When an aircraft's registration is approaching expiration, the Registry will send an aircraft owner two reminder notices. The first reminder notice will be sent 180 days before an aircraft's registration is scheduled to expire. This notice will identify the aircraft, its expiration date, and the 3-month filing window during which a registration or renewal application should be submitted. It will also provide instructions for completing the registration or renewal process.

In order to receive a new registration certificate before the old certificate expires, an aircraft owner will need to file the re-registration or renewal application within the assigned window. However, once an aircraft has completed re-registration and is approaching a required renewal, the aircraft owner may submit the required renewal information as soon as the first reminder notice is received.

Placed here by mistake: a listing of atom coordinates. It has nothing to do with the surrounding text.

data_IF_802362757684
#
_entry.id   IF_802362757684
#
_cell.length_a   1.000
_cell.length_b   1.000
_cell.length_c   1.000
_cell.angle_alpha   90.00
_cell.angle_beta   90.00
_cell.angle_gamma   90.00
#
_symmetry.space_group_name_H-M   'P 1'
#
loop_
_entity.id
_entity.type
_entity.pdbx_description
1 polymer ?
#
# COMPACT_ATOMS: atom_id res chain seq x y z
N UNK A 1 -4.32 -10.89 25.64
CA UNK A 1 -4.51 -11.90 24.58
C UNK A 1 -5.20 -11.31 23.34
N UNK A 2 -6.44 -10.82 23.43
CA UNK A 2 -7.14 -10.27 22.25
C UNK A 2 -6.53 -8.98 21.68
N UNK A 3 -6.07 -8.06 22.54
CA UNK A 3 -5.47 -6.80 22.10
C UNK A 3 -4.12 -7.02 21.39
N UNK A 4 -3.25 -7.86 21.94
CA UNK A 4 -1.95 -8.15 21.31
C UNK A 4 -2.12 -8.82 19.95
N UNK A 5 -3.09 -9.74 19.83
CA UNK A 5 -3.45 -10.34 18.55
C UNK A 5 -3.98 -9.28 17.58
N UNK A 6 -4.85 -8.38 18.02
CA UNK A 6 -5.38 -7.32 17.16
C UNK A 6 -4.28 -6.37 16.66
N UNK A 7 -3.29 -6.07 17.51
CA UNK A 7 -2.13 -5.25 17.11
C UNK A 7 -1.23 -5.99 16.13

The Registry will send a second reminder notice at the end of the 3-month filing window if the aircraft owner has not yet re-registered or renewed the aircraft's registration. The 3- month filing window will close 2 months prior to the scheduled expiration date for the aircraft's registration to allow the Registry sufficient time to process the application and mail the new certificate. If an aircraft owner files an applications after the filing window has closed, the application will still be processed; however, the new certificate may not arrive until after the current certificate has expired.